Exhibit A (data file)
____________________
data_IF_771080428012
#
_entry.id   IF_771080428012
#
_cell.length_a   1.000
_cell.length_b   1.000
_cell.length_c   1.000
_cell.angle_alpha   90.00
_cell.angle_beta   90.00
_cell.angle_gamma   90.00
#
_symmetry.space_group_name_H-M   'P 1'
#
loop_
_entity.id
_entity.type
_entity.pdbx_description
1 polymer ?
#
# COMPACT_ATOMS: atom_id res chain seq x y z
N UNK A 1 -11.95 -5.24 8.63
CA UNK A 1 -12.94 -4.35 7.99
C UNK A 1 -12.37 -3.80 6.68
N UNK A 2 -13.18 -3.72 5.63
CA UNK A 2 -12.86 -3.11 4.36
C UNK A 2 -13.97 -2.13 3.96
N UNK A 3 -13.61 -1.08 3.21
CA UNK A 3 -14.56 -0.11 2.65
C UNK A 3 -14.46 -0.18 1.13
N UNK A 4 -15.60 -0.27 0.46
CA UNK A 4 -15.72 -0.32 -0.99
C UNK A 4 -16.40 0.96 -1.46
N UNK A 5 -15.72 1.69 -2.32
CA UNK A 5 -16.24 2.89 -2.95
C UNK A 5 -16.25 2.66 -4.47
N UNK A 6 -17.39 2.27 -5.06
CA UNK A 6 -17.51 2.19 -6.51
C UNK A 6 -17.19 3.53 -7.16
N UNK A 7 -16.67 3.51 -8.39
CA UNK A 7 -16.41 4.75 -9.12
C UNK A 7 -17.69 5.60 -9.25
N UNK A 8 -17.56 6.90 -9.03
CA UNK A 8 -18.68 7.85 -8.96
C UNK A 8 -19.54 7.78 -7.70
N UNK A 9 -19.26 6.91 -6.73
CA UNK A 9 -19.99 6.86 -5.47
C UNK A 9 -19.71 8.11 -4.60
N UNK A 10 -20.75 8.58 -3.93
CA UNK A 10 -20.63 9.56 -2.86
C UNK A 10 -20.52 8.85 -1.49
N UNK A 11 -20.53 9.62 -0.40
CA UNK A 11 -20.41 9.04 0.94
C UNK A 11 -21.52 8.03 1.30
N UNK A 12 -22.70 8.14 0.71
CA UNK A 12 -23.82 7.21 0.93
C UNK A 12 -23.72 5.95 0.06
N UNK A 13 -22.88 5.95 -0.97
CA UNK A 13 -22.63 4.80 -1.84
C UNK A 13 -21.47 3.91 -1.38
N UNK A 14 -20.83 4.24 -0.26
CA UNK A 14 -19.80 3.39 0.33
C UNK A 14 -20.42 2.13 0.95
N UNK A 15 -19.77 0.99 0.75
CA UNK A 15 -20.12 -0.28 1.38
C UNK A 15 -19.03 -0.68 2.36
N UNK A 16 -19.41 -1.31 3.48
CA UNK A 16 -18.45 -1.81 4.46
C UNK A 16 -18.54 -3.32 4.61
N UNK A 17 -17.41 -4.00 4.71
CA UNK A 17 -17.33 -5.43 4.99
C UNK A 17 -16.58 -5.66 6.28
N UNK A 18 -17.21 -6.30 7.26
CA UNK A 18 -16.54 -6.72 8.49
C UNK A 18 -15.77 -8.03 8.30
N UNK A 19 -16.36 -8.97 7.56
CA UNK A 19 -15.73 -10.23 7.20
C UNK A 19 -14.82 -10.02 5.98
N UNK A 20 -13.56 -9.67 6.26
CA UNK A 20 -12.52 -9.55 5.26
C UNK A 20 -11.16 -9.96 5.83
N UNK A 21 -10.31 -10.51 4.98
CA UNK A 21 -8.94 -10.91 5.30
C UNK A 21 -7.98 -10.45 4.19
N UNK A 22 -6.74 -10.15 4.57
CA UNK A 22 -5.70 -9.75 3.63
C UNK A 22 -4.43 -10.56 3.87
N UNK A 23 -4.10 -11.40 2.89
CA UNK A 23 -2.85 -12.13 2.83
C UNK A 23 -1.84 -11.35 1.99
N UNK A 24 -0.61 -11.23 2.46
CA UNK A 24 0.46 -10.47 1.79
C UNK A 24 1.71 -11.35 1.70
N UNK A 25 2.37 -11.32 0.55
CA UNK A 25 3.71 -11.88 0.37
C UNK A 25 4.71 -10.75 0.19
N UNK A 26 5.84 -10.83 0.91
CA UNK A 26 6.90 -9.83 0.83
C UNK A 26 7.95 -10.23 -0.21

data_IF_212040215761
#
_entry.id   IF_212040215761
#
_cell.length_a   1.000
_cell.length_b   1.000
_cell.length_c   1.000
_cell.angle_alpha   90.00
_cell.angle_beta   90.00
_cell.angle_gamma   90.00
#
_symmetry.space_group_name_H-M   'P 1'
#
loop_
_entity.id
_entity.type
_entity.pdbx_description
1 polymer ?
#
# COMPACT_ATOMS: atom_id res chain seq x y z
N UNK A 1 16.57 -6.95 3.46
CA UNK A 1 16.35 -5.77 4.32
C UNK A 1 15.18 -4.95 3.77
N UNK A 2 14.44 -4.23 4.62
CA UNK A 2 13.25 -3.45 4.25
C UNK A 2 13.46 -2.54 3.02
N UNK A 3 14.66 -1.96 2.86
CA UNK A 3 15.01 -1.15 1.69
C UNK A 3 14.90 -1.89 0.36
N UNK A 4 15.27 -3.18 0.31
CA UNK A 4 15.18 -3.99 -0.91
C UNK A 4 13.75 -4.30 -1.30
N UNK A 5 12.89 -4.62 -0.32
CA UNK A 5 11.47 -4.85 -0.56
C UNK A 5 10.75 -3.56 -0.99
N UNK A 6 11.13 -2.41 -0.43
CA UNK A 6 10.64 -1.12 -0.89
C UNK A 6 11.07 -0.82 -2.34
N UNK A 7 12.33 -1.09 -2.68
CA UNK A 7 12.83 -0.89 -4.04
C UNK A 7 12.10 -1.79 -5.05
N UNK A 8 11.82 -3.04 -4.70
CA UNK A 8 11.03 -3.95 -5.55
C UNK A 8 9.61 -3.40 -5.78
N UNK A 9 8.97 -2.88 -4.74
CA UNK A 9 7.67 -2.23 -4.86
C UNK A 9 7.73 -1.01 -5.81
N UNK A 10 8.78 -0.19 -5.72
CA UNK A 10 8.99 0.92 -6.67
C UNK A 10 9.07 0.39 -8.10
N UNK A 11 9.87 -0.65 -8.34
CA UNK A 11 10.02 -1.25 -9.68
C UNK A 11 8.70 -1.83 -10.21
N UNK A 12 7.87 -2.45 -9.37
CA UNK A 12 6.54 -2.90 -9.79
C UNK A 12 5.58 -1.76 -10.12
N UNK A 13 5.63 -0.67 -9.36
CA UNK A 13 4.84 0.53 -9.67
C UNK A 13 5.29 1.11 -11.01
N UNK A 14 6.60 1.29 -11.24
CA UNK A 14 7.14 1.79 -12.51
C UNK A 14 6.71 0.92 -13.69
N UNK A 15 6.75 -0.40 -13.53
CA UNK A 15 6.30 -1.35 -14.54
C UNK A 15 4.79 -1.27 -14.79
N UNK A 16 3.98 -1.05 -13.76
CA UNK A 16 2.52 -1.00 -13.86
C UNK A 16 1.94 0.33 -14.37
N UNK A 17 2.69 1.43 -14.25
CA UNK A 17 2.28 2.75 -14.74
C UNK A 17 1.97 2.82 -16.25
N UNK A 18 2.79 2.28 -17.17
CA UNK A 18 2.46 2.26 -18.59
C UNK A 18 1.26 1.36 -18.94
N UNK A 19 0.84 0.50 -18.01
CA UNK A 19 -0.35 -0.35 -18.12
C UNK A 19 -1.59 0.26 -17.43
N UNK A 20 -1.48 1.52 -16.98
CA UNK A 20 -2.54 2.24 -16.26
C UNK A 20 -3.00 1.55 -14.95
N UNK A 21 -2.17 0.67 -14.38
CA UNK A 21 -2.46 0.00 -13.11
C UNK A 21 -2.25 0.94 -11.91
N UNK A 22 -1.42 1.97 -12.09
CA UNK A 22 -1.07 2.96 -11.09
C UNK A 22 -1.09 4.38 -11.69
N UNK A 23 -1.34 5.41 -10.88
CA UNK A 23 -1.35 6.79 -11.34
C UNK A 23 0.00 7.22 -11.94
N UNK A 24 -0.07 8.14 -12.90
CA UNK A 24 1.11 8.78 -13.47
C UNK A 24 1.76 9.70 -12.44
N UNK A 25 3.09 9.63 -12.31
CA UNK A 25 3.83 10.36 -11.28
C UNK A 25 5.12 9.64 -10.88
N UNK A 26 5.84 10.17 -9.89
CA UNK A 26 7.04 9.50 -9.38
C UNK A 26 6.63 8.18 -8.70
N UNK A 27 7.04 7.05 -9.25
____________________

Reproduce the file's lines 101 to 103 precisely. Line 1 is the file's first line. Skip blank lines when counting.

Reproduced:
_entry.id   IF_212040215761
#
_cell.length_a   1.000